Christmas in Oxford

Cracker

At the European Studies Centre we celebrated the end of the term with a party. Our colleague Sarah is great in organising social events, and she managed to bring a safety-regulation-proof real fire into our seminar room: a video of a log fire, displayed on our screen.  (Sarah definitely can compete with Rita!)

The relaxed Christmas High Table was very British, including Christmas crackers and paper crowns.   In addition we also were – by surprise – spoiled with a Christmas lunch (also with crackers and crowns) in the college cantine. This was a very traditional one, with roast turkey and all the trimmings, and a Christmas pudding for desert.  I strongly can recommend this type of British food! Even for pulling Christmas crackers, rituals are respected!

During the weekend I attended a lecture on Christmas customs: a new piece of information that I gleaned was that the reason Santa Claus often is pictured with flying reindeers is due to the fact that these reindeers are eating the ‘fly agaric’ mushroom, which was said to be hallucinogenic… (called ‘magic mushrooms’ in the UK). We also were told about the mistletoe Christmas kissing.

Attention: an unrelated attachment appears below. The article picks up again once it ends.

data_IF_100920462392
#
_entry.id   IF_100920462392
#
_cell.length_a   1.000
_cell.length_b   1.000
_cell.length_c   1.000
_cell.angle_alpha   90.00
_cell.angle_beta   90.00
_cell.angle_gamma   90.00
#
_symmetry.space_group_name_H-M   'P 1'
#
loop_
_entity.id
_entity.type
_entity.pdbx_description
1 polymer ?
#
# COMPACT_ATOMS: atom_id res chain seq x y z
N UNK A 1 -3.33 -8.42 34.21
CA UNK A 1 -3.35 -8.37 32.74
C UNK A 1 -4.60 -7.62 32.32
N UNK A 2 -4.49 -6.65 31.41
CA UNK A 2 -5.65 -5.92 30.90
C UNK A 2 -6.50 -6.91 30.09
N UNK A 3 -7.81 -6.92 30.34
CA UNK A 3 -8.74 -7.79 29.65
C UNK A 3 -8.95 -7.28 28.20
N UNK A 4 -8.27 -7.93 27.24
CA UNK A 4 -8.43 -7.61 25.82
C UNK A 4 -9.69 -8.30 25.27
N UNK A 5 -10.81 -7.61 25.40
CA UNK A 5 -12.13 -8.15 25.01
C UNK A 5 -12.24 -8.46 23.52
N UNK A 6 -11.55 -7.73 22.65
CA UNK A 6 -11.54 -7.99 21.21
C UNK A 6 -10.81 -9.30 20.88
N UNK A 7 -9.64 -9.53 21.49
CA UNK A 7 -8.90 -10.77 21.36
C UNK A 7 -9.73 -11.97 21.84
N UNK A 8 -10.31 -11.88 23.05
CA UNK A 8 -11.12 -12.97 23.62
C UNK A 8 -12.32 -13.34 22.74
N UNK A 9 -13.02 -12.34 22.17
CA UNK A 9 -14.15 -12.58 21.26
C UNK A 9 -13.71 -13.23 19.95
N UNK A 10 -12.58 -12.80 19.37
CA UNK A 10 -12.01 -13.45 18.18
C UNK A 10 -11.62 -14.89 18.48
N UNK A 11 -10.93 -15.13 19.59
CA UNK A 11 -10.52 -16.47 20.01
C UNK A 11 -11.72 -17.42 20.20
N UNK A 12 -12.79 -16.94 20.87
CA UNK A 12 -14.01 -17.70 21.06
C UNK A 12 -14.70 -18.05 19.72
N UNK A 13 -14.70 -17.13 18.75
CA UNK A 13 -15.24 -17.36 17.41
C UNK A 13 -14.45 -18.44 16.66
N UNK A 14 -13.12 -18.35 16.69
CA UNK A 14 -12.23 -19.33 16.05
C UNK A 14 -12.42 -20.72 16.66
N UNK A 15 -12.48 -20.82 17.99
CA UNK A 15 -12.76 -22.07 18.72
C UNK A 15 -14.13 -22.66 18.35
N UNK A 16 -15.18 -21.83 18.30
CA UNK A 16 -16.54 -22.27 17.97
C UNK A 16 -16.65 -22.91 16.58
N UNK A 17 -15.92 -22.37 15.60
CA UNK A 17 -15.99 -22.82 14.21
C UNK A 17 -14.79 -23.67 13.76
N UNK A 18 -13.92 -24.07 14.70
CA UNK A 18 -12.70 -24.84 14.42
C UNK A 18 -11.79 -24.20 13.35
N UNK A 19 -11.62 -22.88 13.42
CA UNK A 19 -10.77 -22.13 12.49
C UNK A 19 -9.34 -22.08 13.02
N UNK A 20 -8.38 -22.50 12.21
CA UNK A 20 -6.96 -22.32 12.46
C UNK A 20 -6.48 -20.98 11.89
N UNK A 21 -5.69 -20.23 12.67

Reindeer-shutterstock

Christmas concerts have been going on since mid-November.  On the 17th I attended the first Carols by Candle-light in Hertfort College quad. Last week we performed Rutter’s Magnificat with the Oxford University Choir, in the Sheldonian Theatre, architect Christopher Wren’s 17th Century masterpiece, described as ‘one of the architectural jewels of Oxford’.

 

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policyandevidence

EU visiting fellow at the European Studies Centre, St Antony's College, University of Oxford

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